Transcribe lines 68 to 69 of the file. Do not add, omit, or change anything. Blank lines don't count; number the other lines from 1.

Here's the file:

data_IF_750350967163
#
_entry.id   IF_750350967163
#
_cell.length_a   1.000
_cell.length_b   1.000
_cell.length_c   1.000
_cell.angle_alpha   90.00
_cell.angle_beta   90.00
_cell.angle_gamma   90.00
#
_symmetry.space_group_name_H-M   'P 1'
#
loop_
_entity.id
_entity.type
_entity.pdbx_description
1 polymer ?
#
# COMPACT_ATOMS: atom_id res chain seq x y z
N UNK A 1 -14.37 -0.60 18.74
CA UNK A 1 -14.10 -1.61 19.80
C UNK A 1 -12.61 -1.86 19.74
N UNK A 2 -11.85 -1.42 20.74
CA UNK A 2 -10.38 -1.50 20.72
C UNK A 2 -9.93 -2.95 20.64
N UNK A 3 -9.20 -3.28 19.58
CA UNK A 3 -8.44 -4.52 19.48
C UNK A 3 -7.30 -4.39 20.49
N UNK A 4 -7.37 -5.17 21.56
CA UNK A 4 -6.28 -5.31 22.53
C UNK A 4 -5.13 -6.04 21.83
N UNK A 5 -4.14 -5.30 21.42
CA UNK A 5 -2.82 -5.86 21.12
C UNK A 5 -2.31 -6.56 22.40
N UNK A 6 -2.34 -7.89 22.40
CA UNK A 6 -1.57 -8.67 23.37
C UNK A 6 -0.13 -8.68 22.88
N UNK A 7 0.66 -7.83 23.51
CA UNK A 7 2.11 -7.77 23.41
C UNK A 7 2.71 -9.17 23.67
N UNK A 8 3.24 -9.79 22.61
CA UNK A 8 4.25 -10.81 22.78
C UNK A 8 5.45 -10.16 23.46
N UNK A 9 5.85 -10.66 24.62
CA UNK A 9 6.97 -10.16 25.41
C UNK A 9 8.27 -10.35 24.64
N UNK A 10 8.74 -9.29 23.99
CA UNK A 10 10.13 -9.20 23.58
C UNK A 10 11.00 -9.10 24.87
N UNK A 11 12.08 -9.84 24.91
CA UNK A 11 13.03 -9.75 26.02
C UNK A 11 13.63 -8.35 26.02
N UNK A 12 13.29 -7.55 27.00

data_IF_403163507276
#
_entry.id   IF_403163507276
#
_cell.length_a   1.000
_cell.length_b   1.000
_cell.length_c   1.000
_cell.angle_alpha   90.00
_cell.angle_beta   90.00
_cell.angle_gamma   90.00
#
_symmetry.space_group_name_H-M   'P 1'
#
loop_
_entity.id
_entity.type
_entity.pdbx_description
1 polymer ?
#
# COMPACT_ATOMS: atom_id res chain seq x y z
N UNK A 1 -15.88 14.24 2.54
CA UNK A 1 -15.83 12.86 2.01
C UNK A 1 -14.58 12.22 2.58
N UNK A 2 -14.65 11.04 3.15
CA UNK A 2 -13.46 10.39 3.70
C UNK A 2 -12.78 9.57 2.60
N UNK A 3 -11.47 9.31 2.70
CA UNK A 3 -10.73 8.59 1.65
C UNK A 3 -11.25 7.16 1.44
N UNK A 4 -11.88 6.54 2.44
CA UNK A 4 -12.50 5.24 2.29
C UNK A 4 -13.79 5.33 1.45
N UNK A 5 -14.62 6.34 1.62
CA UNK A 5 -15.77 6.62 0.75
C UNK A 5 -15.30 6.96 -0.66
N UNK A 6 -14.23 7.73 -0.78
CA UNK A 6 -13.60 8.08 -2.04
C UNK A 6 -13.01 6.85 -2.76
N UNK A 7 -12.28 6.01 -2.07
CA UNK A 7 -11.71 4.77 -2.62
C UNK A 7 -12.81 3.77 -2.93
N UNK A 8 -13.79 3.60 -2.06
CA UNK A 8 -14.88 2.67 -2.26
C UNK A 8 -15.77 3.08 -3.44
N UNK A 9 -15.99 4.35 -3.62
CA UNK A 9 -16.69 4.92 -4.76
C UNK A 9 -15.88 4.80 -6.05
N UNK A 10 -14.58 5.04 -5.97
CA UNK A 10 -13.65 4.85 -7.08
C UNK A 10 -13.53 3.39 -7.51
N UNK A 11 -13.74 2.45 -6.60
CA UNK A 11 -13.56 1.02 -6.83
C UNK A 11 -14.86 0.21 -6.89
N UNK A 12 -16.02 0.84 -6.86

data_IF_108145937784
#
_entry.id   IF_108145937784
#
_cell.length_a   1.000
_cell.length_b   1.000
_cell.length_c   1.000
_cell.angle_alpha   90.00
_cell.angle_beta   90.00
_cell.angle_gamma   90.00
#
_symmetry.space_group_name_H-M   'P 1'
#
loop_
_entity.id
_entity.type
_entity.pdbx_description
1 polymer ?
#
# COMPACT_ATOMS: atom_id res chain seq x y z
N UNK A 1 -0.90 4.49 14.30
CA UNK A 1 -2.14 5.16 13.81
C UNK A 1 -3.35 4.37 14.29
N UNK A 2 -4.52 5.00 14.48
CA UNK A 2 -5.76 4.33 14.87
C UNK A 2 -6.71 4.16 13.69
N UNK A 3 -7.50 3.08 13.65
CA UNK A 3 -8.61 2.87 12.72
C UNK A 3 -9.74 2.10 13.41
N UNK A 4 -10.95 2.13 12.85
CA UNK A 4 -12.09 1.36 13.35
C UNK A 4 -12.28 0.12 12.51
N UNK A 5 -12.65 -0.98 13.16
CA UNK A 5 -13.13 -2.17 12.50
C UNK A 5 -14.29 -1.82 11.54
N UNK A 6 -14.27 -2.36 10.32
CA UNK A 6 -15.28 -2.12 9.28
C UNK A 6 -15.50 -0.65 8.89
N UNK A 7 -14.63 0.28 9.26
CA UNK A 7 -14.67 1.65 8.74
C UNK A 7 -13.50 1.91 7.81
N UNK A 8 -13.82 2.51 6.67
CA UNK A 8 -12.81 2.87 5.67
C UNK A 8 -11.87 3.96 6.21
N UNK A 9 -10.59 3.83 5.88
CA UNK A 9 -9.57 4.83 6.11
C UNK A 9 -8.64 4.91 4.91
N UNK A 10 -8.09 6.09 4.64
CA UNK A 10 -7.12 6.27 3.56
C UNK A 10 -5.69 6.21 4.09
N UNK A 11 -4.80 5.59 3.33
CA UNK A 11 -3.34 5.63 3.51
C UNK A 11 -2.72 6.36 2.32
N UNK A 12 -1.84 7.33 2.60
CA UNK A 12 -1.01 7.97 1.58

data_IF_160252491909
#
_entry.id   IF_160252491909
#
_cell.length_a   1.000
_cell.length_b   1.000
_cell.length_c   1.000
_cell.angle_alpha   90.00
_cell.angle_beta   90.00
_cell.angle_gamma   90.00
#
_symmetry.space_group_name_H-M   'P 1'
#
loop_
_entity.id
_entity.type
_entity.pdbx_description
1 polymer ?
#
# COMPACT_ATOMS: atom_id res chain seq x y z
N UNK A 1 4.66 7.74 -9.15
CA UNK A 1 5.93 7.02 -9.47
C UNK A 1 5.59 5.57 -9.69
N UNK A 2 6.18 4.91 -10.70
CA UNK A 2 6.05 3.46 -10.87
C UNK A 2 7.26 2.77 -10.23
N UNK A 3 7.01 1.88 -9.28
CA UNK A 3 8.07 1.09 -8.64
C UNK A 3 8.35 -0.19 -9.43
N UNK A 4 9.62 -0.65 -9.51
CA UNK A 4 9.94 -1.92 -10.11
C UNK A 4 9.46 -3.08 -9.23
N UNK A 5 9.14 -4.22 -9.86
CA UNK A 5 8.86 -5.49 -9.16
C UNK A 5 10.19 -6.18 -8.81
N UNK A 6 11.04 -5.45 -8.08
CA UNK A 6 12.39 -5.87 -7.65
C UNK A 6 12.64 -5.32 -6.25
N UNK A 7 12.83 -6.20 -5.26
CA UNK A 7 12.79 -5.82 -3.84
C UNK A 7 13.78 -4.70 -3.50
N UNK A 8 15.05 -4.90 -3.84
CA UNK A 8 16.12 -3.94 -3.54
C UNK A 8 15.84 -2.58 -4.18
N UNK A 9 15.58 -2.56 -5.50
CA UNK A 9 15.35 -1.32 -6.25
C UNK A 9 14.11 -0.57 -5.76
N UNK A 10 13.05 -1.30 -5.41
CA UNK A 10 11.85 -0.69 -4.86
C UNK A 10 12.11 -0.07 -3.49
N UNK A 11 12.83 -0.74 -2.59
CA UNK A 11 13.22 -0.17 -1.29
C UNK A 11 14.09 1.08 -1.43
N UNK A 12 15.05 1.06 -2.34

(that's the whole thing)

loop_
_entity.id